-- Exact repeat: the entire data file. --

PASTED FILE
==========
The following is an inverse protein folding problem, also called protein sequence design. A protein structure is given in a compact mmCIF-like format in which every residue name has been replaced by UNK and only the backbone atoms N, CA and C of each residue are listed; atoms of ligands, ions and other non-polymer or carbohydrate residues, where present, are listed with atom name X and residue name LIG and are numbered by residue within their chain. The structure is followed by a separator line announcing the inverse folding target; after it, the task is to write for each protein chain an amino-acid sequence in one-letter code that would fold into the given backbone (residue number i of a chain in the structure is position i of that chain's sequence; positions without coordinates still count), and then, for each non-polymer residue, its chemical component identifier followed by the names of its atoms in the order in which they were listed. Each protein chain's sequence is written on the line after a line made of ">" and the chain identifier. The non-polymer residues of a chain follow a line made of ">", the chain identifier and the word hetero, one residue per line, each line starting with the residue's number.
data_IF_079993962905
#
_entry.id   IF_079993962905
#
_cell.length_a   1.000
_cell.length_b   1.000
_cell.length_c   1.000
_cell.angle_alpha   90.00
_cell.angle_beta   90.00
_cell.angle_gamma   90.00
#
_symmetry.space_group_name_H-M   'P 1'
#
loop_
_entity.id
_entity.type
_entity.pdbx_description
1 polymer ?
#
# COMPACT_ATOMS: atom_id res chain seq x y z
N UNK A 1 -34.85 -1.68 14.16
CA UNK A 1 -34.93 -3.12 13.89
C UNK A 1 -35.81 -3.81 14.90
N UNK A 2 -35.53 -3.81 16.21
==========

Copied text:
The following is an inverse protein folding problem, also called protein sequence design. A protein structure is given in a compact mmCIF-like format in which every residue name has been replaced by UNK and only the backbone atoms N, CA and C of each residue are listed; atoms of ligands, ions and other non-polymer or carbohydrate residues, where present, are listed with atom name X and residue name LIG and are numbered by residue within their chain. The structure is followed by a separator line announcing the inverse folding target; after it, the task is to write for each protein chain an amino-acid sequence in one-letter code that would fold into the given backbone (residue number i of a chain in the structure is position i of that chain's sequence; positions without coordinates still count), and then, for each non-polymer residue, its chemical component identifier followed by the names of its atoms in the order in which they were listed. Each protein chain's sequence is written on the line after a line made of ">" and the chain identifier. The non-polymer residues of a chain follow a line made of ">", the chain identifier and the word hetero, one residue per line, each line starting with the residue's number.
data_IF_079993962905
#
_entry.id   IF_079993962905
#
_cell.length_a   1.000
_cell.length_b   1.000
_cell.length_c   1.000
_cell.angle_alpha   90.00
_cell.angle_beta   90.00
_cell.angle_gamma   90.00
#
_symmetry.space_group_name_H-M   'P 1'
#
loop_
_entity.id
_entity.type
_entity.pdbx_description
1 polymer ?
#
# COMPACT_ATOMS: atom_id res chain seq x y z
N UNK A 1 -34.85 -1.68 14.16
CA UNK A 1 -34.93 -3.12 13.89
C UNK A 1 -35.81 -3.81 14.90
N UNK A 2 -35.53 -3.81 16.21